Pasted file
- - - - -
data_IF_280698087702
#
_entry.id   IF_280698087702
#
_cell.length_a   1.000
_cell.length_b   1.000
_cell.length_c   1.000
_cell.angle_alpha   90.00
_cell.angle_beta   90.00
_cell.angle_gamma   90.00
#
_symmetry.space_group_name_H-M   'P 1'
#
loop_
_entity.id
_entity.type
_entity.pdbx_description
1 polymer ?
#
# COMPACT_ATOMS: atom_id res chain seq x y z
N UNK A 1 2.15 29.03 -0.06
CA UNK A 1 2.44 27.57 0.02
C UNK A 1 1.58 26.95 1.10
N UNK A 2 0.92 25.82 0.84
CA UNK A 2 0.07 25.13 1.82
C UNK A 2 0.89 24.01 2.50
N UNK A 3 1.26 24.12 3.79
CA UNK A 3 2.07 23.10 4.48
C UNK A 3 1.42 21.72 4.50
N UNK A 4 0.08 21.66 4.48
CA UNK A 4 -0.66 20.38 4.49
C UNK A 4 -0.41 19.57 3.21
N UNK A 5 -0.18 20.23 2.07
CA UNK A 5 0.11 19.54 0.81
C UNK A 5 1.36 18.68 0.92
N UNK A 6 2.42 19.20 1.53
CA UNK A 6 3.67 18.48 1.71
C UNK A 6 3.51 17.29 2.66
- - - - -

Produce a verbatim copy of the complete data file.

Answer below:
data_IF_280698087702
#
_entry.id   IF_280698087702
#
_cell.length_a   1.000
_cell.length_b   1.000
_cell.length_c   1.000
_cell.angle_alpha   90.00
_cell.angle_beta   90.00
_cell.angle_gamma   90.00
#
_symmetry.space_group_name_H-M   'P 1'
#
loop_
_entity.id
_entity.type
_entity.pdbx_description
1 polymer ?
#
# COMPACT_ATOMS: atom_id res chain seq x y z
N UNK A 1 2.15 29.03 -0.06
CA UNK A 1 2.44 27.57 0.02
C UNK A 1 1.58 26.95 1.10
N UNK A 2 0.92 25.82 0.84
CA UNK A 2 0.07 25.13 1.82
C UNK A 2 0.89 24.01 2.50
N UNK A 3 1.26 24.12 3.79
CA UNK A 3 2.07 23.10 4.48
C UNK A 3 1.42 21.72 4.50
N UNK A 4 0.08 21.66 4.48
CA UNK A 4 -0.66 20.38 4.49
C UNK A 4 -0.41 19.57 3.21
N UNK A 5 -0.18 20.23 2.07
CA UNK A 5 0.11 19.54 0.81
C UNK A 5 1.36 18.68 0.92
N UNK A 6 2.42 19.20 1.53
CA UNK A 6 3.67 18.48 1.71
C UNK A 6 3.51 17.29 2.66